Deliveroo to exit Netherlands on back of surging losses

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Deliveroo said the outlook was clouded by strong inflation and the Ukraine war. (AFP)
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  • Revenue grew 12 percent to £1 billion despite easing Covid curbs and controversy over treatment of its riders
  • In early London trading following Wednesday's earnings update, Deliveroo's share price rose 0.8 percent at 92 pence
Deliveroo, the international delivery food app, announced Wednesday a big increase in losses as investment costs ate into rising revenues, adding it planned to exit its struggling Netherlands market. 

 

Loss after tax jumped 41 percent to £153.8 million ($186 million) compared with the first six months of last year, the British group said in a statement.

Revenue grew 12 percent to £1 billion despite easing Covid curbs and controversy over treatment of its riders.

Deliveroo said the outlook was clouded by strong inflation and the Ukraine war.

However, company founder and chief executive Will Shu expressed confidence in the company’s ability “to adapt financially to any further changes in the macroeconomic environment”.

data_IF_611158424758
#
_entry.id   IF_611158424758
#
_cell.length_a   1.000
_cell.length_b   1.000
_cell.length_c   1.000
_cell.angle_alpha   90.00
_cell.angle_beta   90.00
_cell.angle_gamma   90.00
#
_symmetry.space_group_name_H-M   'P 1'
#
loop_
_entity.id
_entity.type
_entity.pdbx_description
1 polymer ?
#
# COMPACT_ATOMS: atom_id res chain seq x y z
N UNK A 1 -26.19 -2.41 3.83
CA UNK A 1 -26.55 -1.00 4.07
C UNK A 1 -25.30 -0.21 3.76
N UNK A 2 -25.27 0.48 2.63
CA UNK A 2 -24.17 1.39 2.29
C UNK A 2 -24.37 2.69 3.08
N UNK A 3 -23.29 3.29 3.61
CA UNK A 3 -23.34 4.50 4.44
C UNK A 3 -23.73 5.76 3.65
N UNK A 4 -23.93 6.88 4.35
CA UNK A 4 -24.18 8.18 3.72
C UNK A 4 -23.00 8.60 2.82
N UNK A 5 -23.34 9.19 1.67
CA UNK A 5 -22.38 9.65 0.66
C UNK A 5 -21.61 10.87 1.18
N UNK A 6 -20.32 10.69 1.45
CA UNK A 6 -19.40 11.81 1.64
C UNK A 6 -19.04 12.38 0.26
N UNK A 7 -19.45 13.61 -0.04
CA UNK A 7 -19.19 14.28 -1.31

Netherlands exit

Deliveroo said it “proposes to consult on ending its operations in the Netherlands”, noting it did “not hold a strong local position” in the country.

The company added that it “would require a disproportionate level of investment, with uncertain returns, to reach and sustain a top tier market position”.

A planned exit from the Netherlands towards the end of November follows Deliveroo’s departure from Spain last year, although the group on Wednesday said it had gained market share in the UK and Italy.

It added that overall marketing and other investment costs, including spend on technology, jumped 29 percent to almost £369 million in the first half.

Deliveroo has enjoyed strong sales growth in a short space of time but faces questions over its sustainability, highlighted by its failed stock market debut which took place in London last year.

Its initial public offering was the capital’s biggest stock market launch for a decade, valuing the group at £7.6 billion.

But its share price tumbled on launch day by almost a third from the IPO price of £3.90 as investors questioned Deliveroo’s treatment of its self-employed riders.

A French court of appeal last month found Deliveroo guilty of “undeclared work” for classifying a courier as an independent contractor instead of an employee.

In early London trading following Wednesday’s earnings update, Deliveroo’s share price rose 0.8 percent at 92 pence.

“Stay-at-home stocks like Deliveroo fared extremely well during the pandemic when restaurants and bars were shut and households were forced into lockdown,” noted Victoria Scholar, head of investment at Interactive Investor.

“However, the reopening of the economy combined with stiff competition from the likes of Just Eat and Uber Eats and q-commerce (quick-commerce) players like Gorillas and Go Puff, as well as the cost-of-living crisis, have created an extremely challenging environment.”

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